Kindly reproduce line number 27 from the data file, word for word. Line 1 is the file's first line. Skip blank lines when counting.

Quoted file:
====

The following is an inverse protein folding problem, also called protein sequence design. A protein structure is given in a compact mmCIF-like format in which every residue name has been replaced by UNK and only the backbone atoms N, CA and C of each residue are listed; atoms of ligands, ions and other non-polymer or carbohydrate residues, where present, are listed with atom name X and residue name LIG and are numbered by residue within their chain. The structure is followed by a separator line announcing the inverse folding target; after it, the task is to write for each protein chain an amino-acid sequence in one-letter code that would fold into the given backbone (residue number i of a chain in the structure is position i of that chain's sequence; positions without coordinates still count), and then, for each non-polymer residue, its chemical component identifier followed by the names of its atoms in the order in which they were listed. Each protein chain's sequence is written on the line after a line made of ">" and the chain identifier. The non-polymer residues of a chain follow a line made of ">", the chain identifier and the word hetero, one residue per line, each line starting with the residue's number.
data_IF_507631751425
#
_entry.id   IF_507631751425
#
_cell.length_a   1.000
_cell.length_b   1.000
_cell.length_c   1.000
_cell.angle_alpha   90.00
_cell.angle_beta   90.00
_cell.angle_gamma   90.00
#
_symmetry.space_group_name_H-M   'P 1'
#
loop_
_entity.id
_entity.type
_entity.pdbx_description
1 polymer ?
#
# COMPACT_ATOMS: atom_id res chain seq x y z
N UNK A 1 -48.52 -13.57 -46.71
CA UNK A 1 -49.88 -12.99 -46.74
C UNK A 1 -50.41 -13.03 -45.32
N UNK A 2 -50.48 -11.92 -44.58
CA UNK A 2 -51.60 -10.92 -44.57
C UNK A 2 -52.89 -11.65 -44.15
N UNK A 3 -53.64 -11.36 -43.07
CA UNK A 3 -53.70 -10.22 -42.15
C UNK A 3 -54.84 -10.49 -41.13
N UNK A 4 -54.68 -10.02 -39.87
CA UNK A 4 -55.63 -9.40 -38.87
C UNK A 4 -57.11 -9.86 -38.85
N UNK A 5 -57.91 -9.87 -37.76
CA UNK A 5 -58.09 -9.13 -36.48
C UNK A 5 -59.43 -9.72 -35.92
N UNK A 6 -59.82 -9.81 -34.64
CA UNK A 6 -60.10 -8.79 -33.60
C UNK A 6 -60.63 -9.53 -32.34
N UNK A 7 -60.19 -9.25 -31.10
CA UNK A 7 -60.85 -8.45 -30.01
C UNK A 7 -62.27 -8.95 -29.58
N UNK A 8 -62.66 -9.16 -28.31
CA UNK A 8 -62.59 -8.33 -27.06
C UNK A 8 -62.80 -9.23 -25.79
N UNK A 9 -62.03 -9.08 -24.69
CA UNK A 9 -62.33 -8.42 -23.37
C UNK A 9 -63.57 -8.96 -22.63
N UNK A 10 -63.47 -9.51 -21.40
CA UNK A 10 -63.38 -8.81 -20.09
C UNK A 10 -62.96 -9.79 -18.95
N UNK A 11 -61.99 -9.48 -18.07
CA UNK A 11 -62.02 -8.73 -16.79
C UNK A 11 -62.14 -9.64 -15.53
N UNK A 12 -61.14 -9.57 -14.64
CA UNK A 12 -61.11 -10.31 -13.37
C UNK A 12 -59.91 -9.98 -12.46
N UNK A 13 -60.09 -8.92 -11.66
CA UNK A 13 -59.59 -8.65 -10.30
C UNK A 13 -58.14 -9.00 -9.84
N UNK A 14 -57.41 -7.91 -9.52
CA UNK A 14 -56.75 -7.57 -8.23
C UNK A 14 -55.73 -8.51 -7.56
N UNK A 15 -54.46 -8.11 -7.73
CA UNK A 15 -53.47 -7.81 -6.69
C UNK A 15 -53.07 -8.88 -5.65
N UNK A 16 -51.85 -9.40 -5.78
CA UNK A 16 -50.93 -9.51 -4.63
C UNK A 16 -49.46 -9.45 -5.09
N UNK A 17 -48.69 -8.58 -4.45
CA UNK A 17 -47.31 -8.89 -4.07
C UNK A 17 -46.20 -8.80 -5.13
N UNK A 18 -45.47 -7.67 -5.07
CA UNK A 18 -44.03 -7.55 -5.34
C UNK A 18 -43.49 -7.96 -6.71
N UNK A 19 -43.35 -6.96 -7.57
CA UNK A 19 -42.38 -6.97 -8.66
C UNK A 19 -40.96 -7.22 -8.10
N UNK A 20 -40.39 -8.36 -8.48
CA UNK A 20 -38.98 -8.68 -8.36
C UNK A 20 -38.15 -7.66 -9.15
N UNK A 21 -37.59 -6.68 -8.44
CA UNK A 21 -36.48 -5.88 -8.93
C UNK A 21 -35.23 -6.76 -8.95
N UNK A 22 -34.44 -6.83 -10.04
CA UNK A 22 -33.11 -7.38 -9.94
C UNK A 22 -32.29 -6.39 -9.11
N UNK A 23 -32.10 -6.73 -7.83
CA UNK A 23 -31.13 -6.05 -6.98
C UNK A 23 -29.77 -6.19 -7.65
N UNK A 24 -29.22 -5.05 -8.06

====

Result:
C UNK A 2 -52.89 -11.65 -44.15